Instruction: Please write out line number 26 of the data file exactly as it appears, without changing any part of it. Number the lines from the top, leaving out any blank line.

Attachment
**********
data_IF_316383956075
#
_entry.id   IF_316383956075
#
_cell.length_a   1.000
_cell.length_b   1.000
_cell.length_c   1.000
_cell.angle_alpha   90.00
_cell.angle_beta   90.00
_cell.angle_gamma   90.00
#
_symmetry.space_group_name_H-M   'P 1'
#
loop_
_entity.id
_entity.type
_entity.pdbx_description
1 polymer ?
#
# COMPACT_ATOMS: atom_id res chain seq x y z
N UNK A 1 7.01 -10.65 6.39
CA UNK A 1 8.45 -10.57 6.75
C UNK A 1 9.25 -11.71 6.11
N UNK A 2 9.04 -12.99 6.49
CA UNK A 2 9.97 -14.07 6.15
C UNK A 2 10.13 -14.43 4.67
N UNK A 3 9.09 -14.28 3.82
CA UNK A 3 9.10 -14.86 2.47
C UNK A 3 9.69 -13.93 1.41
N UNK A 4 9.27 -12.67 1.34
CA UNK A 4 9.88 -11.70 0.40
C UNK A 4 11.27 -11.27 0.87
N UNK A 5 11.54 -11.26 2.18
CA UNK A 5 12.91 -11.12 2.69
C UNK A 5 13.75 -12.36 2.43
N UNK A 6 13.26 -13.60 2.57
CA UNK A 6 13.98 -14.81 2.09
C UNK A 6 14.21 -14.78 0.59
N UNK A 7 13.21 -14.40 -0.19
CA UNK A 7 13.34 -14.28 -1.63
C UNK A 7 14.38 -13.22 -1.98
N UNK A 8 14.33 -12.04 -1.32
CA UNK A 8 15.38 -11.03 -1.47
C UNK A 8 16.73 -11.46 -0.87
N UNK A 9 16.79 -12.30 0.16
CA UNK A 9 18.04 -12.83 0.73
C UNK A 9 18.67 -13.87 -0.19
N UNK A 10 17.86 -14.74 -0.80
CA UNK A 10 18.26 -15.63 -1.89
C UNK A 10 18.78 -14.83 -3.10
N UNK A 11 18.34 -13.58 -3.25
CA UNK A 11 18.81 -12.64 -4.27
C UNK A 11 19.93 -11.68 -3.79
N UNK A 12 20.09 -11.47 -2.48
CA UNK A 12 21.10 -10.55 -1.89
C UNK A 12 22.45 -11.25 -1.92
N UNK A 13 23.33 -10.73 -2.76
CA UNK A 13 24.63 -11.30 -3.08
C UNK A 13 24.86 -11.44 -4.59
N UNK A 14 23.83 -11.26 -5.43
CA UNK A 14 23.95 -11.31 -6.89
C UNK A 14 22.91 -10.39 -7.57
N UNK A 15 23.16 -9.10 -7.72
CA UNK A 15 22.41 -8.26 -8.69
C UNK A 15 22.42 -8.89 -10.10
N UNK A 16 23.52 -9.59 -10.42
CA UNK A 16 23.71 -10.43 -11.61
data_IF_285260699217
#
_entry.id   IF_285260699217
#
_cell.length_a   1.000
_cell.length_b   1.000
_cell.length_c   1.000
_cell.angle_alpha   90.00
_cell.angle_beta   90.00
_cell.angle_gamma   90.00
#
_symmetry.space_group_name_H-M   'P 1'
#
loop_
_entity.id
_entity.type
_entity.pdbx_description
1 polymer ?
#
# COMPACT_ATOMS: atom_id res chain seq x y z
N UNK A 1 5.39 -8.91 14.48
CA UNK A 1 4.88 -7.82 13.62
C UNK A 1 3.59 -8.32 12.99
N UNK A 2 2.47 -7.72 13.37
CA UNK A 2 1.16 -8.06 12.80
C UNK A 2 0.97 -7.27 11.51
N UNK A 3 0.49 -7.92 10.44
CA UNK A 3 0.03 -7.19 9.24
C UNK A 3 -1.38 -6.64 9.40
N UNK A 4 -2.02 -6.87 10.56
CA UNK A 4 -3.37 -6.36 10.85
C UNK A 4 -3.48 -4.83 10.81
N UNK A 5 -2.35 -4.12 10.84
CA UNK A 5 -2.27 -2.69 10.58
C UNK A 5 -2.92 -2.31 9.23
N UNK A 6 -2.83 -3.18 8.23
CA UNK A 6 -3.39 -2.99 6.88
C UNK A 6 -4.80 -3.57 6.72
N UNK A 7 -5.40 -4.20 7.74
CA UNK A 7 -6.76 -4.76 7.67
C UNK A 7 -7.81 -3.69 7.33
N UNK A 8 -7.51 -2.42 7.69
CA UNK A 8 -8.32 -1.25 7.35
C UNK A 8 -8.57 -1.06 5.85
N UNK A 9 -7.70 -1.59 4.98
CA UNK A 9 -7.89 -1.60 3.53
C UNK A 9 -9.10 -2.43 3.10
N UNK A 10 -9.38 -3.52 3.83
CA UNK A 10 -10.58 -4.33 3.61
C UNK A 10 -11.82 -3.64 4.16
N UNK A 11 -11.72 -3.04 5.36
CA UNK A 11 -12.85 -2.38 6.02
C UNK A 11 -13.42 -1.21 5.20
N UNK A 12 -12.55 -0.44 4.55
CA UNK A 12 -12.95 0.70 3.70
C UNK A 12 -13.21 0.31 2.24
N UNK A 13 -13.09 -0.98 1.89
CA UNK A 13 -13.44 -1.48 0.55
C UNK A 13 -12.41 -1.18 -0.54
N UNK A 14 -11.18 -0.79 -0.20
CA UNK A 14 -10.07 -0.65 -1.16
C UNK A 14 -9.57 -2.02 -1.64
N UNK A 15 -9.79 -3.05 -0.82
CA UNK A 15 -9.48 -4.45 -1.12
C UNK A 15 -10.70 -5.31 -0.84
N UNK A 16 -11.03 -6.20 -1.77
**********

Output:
C UNK A 2 10.13 -14.43 4.67